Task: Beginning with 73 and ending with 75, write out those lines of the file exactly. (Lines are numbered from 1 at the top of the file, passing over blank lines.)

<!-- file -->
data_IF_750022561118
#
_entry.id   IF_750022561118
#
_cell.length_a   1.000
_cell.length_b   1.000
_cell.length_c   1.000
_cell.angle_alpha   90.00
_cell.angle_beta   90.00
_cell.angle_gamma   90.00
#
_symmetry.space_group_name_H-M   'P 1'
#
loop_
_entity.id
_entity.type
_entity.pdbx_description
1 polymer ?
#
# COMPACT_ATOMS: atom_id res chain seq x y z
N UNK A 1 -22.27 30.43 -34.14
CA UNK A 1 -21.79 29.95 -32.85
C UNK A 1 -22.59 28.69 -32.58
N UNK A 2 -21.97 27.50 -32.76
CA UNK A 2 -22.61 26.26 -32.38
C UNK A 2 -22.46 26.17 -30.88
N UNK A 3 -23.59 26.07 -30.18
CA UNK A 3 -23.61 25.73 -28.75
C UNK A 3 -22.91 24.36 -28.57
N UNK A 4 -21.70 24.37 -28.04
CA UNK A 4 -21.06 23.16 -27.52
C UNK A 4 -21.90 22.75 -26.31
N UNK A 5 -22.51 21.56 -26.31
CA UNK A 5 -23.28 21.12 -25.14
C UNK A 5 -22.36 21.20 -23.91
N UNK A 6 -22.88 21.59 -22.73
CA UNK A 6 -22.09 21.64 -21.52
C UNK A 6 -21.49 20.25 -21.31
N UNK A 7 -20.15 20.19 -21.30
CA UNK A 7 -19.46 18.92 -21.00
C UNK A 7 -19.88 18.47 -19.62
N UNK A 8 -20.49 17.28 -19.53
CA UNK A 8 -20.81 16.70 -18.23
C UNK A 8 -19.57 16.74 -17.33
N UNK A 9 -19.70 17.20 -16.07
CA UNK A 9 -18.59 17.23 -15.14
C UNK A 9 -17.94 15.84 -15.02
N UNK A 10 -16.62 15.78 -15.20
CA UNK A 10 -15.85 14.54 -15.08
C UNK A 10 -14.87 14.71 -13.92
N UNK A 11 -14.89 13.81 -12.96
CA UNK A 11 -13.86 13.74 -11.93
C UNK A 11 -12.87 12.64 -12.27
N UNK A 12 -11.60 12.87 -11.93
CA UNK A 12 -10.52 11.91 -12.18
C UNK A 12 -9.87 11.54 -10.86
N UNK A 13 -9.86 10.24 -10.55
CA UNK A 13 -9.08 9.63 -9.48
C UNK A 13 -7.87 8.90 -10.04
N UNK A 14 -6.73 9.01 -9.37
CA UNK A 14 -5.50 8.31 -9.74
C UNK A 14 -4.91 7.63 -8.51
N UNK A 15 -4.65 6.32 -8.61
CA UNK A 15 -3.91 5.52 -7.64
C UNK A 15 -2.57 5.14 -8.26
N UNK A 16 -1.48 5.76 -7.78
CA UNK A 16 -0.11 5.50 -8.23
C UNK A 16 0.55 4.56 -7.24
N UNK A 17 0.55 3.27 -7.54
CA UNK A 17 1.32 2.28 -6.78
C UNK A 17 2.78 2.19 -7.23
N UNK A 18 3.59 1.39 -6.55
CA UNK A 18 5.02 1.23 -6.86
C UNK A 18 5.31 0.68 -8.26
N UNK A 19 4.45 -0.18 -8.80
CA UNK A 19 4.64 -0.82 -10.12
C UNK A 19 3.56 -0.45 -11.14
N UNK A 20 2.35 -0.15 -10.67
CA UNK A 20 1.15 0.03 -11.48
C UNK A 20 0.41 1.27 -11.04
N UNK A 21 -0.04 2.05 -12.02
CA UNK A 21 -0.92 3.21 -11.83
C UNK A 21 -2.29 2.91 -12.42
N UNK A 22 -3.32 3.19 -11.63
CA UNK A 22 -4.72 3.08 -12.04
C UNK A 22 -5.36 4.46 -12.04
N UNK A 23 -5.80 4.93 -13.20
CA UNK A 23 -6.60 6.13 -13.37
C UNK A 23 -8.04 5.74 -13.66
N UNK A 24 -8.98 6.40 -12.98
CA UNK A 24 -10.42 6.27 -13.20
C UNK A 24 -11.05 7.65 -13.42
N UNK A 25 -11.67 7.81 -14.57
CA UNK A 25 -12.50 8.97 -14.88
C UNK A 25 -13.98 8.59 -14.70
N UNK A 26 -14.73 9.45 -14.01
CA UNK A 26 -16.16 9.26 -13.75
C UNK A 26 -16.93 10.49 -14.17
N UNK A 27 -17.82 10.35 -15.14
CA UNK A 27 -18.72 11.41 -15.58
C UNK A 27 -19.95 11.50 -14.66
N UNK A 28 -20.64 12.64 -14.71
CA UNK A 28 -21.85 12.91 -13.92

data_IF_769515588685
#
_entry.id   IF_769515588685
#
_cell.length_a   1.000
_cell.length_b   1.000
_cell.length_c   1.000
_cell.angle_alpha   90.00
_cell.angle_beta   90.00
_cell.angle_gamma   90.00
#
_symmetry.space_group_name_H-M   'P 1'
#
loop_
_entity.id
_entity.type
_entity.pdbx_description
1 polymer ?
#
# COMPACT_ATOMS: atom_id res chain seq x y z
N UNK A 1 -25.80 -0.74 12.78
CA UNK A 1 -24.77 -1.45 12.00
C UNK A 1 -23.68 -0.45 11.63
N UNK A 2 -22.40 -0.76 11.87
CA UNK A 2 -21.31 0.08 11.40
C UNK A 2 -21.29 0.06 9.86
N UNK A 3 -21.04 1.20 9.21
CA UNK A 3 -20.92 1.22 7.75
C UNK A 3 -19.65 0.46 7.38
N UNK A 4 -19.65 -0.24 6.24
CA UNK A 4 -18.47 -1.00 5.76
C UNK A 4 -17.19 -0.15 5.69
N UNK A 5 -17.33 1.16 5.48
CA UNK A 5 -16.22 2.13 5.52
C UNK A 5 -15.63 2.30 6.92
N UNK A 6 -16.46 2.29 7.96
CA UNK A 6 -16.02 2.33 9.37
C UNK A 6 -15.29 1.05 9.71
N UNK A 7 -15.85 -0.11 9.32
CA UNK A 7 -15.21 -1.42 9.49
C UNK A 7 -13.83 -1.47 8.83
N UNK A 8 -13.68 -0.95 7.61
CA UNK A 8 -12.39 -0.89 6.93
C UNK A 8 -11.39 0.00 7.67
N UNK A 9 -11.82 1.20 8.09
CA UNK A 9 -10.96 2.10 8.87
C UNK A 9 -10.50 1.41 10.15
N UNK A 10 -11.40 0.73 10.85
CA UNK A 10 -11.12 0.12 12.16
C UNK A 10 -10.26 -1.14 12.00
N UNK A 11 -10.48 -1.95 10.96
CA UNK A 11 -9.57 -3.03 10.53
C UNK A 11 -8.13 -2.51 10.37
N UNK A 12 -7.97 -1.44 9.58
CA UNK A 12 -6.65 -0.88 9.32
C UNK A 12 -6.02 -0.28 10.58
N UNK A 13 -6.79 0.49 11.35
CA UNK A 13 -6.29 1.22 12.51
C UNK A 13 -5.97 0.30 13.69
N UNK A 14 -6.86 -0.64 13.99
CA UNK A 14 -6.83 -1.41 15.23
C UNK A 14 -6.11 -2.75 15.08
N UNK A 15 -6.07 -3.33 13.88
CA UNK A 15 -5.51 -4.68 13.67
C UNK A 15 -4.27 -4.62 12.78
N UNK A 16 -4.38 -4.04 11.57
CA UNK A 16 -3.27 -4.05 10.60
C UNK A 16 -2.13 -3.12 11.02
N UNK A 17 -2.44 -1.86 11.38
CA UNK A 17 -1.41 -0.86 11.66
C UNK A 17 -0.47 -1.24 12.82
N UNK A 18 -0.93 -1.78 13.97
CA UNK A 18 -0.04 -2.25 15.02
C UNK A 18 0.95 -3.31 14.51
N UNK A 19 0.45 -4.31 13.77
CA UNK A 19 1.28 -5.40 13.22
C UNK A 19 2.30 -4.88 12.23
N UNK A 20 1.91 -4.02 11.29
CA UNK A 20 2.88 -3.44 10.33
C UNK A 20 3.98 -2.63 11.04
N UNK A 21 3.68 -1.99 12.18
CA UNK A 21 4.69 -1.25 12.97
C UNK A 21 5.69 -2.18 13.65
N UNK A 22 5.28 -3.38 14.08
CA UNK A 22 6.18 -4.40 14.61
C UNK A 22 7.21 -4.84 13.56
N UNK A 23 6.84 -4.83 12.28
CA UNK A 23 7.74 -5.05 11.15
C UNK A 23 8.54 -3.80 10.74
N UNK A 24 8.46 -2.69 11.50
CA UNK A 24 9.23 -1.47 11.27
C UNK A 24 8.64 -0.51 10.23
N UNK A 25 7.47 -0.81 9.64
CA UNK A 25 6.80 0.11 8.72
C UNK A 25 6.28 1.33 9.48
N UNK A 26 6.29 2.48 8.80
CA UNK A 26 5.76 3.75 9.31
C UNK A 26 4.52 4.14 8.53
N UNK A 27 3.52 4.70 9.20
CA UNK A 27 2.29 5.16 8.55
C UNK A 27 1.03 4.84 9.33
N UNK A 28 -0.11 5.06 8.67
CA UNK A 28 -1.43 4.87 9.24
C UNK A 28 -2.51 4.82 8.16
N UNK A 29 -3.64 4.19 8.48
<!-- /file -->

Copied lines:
CA UNK A 18 5.02 1.23 -6.86
C UNK A 18 5.31 0.68 -8.26
N UNK A 19 4.45 -0.18 -8.80